As state-run police expand into Jackson, some welcome the help. Others see racism
Mississippi's Capitol Police Department, created to protect state buildings, has become Jackson's de facto second police department.
During the past year, Capitol Police has doubled in size to almost 120 officers and expanded its reach into an 8.7-square-mile zone of Jackson called the "Capitol Complex Improvement Zone." This is where the former capitol security force now sets up traffic checkpoints, combats street crime and even investigates homicides.
Jackson, however, still has its city-run police force, the Jackson Police Department.
The expansion of Capitol Police is the response of the Republican, majority-white state legislature to Jackson's stubborn crime problem. The homicide rate in the city, which is predominantly African American, was about 14 times the national rate in 2021, and the under-staffed Jackson Police Department has struggled to keep up with 30 thousand calls for service per month, according to the department.
"We're here as a force multiplier," says Capitol Police Chief Bo Luckey, who invites residents of the capitol zone to call his department directly, to take some of the burden off of JPD.
Some city leaders are skeptical about the help from the Capitol Police
But some city leaders are skeptical about the help.
Mayor Chokwe Antar Lumumba points to the fact that the zone getting the extra police has more white residents than the rest of the city, and he's likened the state's approach to "apartheid."
"It's a structure where those in the minority — certainly what would be the minority in the city of Jackson — have a great deal of control over the liberties, the policing, the militarized police force that would be imposed over this district," Lumumba told NPR in February.
City leaders were especially outraged last month when the Republican-controlled Mississippi House passed a bill to expand the jurisdiction of Capitol Police into even more of the city, as well as create a new court system with unelected judges, to increase prosecution capacity inside the capitol district.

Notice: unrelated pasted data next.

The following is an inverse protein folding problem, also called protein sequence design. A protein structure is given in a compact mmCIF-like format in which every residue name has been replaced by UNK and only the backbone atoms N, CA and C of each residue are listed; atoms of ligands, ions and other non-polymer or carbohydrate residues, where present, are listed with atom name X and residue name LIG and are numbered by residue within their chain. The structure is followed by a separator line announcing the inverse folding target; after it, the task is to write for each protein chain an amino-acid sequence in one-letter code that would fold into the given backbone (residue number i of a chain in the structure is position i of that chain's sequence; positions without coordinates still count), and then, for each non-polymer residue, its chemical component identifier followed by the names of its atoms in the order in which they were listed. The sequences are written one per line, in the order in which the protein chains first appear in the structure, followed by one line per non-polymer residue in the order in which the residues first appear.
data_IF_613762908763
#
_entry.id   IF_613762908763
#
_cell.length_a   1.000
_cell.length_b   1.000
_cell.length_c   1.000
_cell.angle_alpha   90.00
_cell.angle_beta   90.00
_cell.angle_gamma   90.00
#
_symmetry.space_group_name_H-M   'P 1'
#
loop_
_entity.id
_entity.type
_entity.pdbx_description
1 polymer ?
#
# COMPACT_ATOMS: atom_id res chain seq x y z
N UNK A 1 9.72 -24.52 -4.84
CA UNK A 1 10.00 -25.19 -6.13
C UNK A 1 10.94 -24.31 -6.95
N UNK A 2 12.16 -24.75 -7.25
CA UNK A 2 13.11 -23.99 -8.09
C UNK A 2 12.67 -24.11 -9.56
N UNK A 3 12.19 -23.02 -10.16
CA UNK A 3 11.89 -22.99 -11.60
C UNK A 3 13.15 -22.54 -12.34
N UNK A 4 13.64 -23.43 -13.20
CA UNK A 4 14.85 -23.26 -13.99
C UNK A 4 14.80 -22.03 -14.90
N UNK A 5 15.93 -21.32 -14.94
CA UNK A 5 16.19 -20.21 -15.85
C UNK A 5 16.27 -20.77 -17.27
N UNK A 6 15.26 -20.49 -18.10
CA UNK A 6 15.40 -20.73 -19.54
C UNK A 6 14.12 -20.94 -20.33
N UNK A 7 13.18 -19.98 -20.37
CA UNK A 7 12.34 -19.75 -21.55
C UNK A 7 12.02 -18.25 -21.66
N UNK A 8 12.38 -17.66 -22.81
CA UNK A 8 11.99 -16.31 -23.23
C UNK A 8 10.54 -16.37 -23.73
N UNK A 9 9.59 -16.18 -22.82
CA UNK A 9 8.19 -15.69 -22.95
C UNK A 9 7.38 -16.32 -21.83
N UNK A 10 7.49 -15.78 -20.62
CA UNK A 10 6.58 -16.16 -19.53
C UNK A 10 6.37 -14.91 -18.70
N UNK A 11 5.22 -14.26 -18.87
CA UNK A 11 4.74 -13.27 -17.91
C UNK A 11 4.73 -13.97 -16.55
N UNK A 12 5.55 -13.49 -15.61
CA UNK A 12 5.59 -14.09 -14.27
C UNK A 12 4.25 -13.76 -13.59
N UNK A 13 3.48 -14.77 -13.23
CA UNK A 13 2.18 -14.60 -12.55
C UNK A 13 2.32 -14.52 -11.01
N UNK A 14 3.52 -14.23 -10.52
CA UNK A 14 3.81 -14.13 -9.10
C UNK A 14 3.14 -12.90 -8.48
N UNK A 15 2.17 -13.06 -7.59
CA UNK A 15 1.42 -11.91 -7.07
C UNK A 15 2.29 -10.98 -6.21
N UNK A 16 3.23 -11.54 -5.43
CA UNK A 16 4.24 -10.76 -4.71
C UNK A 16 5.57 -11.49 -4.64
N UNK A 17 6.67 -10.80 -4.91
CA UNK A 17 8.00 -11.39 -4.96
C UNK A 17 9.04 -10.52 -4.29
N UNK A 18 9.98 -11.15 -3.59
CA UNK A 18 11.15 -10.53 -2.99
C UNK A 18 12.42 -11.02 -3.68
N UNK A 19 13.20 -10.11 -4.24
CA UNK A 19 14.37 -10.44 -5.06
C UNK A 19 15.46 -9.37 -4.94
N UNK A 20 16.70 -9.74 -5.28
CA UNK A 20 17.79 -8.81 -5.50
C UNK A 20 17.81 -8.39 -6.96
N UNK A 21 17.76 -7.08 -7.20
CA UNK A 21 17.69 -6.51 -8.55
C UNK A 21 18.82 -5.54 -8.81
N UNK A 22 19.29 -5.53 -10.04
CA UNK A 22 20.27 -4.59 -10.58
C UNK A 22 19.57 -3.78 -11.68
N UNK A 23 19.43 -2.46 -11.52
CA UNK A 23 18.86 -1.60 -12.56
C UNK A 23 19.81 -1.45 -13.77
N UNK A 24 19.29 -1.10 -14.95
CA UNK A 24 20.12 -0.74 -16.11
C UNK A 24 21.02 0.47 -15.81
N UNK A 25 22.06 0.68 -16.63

The state senate has passed a version of this legislation without the new judicial district, which was the most controversial element of the plan. But both chambers still appear interested in expanding Capitol Police even farther. Some legislators have proposed tripling the size of its jurisdiction; others say Capitol Police should patrol all of Jackson, in concert with JPD.
Danyelle Holmes, an organizer with the Mississippi Poor People's Campaign, sees the state's approach as condescending.
"This is a thing of, 'Black folks can't govern. Black leaders can't govern. So we'll show you how to run, how to move, how to talk,'" she says, adding that she thinks the Capitol Police are more aggressive than the city's officers.
"I feel like it's militarized, right? Over-policed, enslaved — militia," she says.
As Capitol Police ramped up last year, officers were involved in a spate of shootings — including the fatal shooting of a 25-year-old man during a traffic stop in September.
There's also a sense that Capitol Police are less accountable to Jackson residents. The Jackson Police Department is under strict city restrictions for when officers are allowed to risk a car chase but the rules for Capitol Police are set by the state. There's also a mystery: When NPR asked the state for its vehicular pursuit policy, the document provided was redacted.
Capitol Police chief says they're not trying to "take over" Jackson